NCAA to take corrective and punitive action against Penn State

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INDIANAPOLIS <0x2014> The NCAA says it will levy "corrective and punitive measures" against Penn State in the wake of the child sex-abuse scandal involving former football assistant coach Jerry Sandusky.

The NCAA announced Sunday that it will detail the sanctions on Monday. It disclosed no details, saying only that NCAA President Mark Emmert and Ed Ray, the chairman of the NCAA's executive committee and Oregon State's president, will be at the news conference.

Sandusky is awaiting sentencing after being convicted of 45 criminal counts for abusing 10 boys over a number of years. A report commissioned by Penn State found that coach Joe Paterno and other school leaders had helped cover up allegations against Sandusky.

Emmert has not ruled out the possibility of shutting down the Penn State football program in the wake of the scandal, adding that he had "never seen anything as egregious."

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Riverman1
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Riverman1 07/22/12 - 10:58 am
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Prediction

It is 10:58 AM Sunday and I have a prediction of what penalty Penn St. will receive and I have not heard this predicted anywhere. It will mainly be one where they donate all profits from football for a year or two to victims of child abuse. The other sanctions will be mild.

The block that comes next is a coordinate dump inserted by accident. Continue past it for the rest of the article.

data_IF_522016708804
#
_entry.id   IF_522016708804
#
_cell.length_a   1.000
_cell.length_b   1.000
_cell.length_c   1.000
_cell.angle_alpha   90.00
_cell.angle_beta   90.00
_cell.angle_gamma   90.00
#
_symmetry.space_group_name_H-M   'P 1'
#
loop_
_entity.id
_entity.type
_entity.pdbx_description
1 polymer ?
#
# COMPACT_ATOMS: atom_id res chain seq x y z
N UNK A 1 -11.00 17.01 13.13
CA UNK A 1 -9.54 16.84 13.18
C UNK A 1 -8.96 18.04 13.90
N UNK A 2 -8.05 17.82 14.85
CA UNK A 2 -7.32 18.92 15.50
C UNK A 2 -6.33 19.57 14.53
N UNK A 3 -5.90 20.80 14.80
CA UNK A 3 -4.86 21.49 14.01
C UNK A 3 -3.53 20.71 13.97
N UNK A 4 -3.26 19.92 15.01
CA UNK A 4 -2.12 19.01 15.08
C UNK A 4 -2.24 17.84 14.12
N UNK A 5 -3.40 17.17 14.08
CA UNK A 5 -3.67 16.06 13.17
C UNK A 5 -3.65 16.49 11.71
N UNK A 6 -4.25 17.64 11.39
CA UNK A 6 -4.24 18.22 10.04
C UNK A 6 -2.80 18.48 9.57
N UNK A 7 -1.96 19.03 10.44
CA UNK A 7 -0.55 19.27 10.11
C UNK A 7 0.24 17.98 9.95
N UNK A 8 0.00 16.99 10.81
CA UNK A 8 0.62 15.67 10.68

shrimp for breakfast
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shrimp for breakfast 07/22/12 - 02:31 pm
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I agree Riverman!

I don't understand why the atheletes have to be punished for the acts of a monster.

wribbs
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wribbs 07/22/12 - 04:49 pm
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Other programs have done

Other programs have done things far less egregious than what happened at Penn State and the NCAA threw the book at them. I don't think in most of those cases nobody's life was ruined like was the case here. Penn State should get the death penalty.

rmwhitley
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rmwhitley 07/22/12 - 05:08 pm
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SMU
Unpublished

played patty-cake compared to paterno and penn st.s "gold ole boys and girls". Mark Emmert is a wimp bought and sold by major univs. "Unprecedented" should mean the forced resignations of the remaining 27 "trustees", loss of 50 scholarships, 2 year "death penalty", total and complete liability for a program run amok by coaches, a.d., compliance co-ordinators, trustees and university officials. The football players presently with the football program should be given their unconditional release (scholarship) and allowed to transfer to a college or university with a decent reputation.

justthefacts
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justthefacts 07/23/12 - 08:31 am
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Penalty